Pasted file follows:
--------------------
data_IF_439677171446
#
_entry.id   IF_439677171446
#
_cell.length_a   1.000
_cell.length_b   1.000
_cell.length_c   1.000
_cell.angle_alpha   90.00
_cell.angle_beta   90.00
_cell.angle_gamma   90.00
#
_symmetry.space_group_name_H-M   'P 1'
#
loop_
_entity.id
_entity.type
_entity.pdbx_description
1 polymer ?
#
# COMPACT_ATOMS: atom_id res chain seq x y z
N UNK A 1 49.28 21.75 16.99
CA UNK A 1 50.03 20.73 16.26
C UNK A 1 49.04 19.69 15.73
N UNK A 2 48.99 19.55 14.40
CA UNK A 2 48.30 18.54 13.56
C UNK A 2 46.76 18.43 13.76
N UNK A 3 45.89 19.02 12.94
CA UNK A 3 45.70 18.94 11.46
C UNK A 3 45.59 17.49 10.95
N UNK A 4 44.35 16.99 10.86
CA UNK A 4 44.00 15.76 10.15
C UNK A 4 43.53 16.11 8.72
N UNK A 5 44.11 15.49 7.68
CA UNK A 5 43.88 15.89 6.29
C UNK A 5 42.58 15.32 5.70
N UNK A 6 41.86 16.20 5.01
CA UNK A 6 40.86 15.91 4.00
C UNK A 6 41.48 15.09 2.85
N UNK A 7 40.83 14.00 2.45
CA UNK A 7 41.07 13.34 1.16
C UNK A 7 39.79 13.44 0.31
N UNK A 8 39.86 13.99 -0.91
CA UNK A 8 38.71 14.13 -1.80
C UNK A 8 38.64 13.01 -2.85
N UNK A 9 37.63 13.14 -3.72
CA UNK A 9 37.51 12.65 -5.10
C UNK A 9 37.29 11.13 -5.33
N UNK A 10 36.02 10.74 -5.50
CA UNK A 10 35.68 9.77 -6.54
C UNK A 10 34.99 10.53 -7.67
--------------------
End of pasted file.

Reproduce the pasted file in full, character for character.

data_IF_439677171446
#
_entry.id   IF_439677171446
#
_cell.length_a   1.000
_cell.length_b   1.000
_cell.length_c   1.000
_cell.angle_alpha   90.00
_cell.angle_beta   90.00
_cell.angle_gamma   90.00
#
_symmetry.space_group_name_H-M   'P 1'
#
loop_
_entity.id
_entity.type
_entity.pdbx_description
1 polymer ?
#
# COMPACT_ATOMS: atom_id res chain seq x y z
N UNK A 1 49.28 21.75 16.99
CA UNK A 1 50.03 20.73 16.26
C UNK A 1 49.04 19.69 15.73
N UNK A 2 48.99 19.55 14.40
CA UNK A 2 48.30 18.54 13.56
C UNK A 2 46.76 18.43 13.76
N UNK A 3 45.89 19.02 12.94
CA UNK A 3 45.70 18.94 11.46
C UNK A 3 45.59 17.49 10.95
N UNK A 4 44.35 16.99 10.86
CA UNK A 4 44.00 15.76 10.15
C UNK A 4 43.53 16.11 8.72
N UNK A 5 44.11 15.49 7.68
CA UNK A 5 43.88 15.89 6.29
C UNK A 5 42.58 15.32 5.70
N UNK A 6 41.86 16.20 5.01
CA UNK A 6 40.86 15.91 4.00
C UNK A 6 41.48 15.09 2.85
N UNK A 7 40.83 14.00 2.45
CA UNK A 7 41.07 13.34 1.16
C UNK A 7 39.79 13.44 0.31
N UNK A 8 39.86 13.99 -0.91
CA UNK A 8 38.71 14.13 -1.80
C UNK A 8 38.64 13.01 -2.85
N UNK A 9 37.63 13.14 -3.72
CA UNK A 9 37.51 12.65 -5.10
C UNK A 9 37.29 11.13 -5.33
N UNK A 10 36.02 10.74 -5.50
CA UNK A 10 35.68 9.77 -6.54
C UNK A 10 34.99 10.53 -7.67